On this market my sense at the moment is that the opening range is on the high side and that it will be sub-70%. There is a tendency to regard every forthcoming general election as “the most important ever” perhaps over-stating how many voters will actually bother to record their choice.

    We saw a big uplift in 2010 but I don’t expect a similar jump this time although I think it will be higher.

    One technical factor that might help a higher level is the cleansing of the electoral rolls that has been taking place.

    Mike Smithson

    For 11 years viewing politics from OUTSIDE the Westminster bubble




    h1

    Anybody thinking of betting on the Greens ought to listen first to this interview with the party leader

    Tuesday, February 24th, 2015



    h1

    Betting that Farage won’t do it in Thanet South is starting to look like a good proposition

    Tuesday, February 24th, 2015

    If the edge is coming off the purples Farage might fail

    I’ve just caught up with the excellent BBC2 programme that was screened on Sunday night – “Meet the Ukippers” which focuses on Thanet South where Nigel Farage is the party’s candidate. It’s really worth watching and gives a great flavour of the battle that is going on.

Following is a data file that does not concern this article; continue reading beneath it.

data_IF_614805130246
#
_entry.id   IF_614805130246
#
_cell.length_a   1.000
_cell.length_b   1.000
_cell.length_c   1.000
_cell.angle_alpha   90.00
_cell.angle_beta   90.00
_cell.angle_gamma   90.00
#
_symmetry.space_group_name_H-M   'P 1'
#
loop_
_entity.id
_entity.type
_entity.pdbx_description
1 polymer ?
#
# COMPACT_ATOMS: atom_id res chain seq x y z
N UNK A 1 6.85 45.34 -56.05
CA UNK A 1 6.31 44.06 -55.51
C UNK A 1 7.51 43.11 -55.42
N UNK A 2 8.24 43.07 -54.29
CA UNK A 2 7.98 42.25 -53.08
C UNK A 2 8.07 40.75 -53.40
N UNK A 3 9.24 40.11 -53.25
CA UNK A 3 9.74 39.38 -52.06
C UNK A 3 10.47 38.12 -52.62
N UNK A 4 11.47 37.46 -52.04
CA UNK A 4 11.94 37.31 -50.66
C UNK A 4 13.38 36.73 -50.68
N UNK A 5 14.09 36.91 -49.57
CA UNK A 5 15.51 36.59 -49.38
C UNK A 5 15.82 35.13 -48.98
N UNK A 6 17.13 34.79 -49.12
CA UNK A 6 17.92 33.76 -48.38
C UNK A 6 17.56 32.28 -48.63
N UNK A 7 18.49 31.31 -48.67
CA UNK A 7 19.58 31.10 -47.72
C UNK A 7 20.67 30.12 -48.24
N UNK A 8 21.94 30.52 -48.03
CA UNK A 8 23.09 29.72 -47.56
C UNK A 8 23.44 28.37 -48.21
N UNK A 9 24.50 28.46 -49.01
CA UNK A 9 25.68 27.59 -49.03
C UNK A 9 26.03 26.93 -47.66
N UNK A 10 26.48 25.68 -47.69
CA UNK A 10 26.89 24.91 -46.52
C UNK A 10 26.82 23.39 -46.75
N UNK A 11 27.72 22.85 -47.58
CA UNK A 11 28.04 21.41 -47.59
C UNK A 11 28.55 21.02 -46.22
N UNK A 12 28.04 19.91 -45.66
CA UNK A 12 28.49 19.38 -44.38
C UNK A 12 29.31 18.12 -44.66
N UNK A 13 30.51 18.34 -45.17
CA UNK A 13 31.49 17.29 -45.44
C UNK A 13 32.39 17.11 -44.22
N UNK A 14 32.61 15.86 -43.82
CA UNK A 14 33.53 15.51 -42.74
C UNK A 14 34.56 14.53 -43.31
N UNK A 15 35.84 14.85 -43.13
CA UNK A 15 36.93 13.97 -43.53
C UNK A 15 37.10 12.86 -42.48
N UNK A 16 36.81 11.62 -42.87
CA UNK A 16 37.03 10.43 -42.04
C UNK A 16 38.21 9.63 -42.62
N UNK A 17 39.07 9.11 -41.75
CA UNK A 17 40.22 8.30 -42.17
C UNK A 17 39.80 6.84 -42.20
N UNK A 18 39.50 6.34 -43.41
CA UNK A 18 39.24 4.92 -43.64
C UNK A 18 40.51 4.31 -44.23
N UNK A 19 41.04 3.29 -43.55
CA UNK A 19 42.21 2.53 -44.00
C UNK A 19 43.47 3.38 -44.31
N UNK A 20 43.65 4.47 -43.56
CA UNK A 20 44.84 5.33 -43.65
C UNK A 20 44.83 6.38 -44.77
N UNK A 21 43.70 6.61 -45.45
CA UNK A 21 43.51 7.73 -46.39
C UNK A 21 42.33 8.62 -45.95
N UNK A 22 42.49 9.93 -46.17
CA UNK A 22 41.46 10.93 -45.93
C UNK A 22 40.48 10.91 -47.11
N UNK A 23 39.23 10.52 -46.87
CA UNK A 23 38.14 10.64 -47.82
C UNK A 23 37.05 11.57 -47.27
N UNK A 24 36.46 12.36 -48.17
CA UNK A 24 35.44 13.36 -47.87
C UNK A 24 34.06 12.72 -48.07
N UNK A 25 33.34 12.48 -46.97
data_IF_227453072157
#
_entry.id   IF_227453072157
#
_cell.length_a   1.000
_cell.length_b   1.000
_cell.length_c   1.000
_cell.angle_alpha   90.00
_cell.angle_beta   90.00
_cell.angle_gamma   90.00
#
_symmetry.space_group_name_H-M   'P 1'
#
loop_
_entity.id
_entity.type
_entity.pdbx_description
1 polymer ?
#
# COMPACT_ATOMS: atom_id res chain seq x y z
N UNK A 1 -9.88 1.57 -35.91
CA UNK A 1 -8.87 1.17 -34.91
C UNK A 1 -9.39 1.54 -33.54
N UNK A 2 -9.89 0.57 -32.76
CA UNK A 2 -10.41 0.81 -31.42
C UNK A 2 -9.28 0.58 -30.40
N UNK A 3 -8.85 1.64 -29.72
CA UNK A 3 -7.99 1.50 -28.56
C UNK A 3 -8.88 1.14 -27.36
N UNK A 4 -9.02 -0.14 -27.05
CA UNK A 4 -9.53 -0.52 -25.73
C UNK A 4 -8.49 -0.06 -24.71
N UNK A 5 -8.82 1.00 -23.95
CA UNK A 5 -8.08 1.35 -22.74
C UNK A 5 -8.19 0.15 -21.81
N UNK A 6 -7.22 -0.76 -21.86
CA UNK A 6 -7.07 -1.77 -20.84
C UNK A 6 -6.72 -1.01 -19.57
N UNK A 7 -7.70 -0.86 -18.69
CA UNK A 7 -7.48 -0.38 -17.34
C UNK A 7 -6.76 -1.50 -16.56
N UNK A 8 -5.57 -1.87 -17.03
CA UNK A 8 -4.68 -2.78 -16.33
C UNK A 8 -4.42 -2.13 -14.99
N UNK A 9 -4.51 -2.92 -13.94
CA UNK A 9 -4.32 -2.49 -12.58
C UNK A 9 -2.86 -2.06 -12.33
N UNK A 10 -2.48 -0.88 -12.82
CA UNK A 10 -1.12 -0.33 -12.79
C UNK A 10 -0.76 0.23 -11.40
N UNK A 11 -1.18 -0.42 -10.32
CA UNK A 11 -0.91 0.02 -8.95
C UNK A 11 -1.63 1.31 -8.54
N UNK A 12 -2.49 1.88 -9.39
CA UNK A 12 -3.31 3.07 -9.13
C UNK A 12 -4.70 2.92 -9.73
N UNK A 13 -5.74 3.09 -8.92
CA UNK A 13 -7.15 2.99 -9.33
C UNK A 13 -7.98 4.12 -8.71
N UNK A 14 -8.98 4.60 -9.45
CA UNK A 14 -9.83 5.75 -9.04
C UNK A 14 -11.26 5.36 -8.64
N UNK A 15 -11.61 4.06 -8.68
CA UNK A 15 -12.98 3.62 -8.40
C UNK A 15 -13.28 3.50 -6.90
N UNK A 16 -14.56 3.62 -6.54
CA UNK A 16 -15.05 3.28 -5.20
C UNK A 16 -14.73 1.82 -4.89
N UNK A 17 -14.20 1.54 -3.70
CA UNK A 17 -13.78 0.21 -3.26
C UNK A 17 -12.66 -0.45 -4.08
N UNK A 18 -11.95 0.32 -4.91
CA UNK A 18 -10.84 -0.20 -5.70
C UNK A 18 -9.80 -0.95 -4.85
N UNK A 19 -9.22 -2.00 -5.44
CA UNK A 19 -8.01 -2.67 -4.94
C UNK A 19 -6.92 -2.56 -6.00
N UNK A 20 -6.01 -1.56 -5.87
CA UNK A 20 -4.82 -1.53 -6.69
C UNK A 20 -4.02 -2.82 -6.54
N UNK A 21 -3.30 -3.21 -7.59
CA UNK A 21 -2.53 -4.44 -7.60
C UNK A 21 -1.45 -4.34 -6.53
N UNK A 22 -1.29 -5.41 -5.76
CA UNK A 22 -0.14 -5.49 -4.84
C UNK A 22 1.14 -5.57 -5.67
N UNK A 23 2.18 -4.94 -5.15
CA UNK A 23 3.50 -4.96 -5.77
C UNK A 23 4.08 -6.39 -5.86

The big news story from the programme was the expulsion from the party of a local UKIP councillor for some comments she made about black people. For me, however, the most revealing aspects was the high level of hostility that the UKIP/Farage campaign is attracting.

    If ever there was a contest that looked set for tactical voting it is this one. The question is which of Farage’s main opponents stands the beat chance? The Tory candidate is a former UKIP leader which might count against him.

    Looking at the polling the really remarkable feature is how close LAB was rated there in the earlier surveys which makes the 11/1 on the party a very attractive bet.

    I’m already on both the Tory candidate at 9/2 and 6/1 on LAB and have now taken some more on the red team at what seem to be great odds.

    The well funded Al Murray campaign might not attract voters to the Oxford-educated comedian but it stokes up the pot and has the potential to hurt Farage.

    Mike Smithson

    For 11 years viewing politics from OUTSIDE the Westminster bubble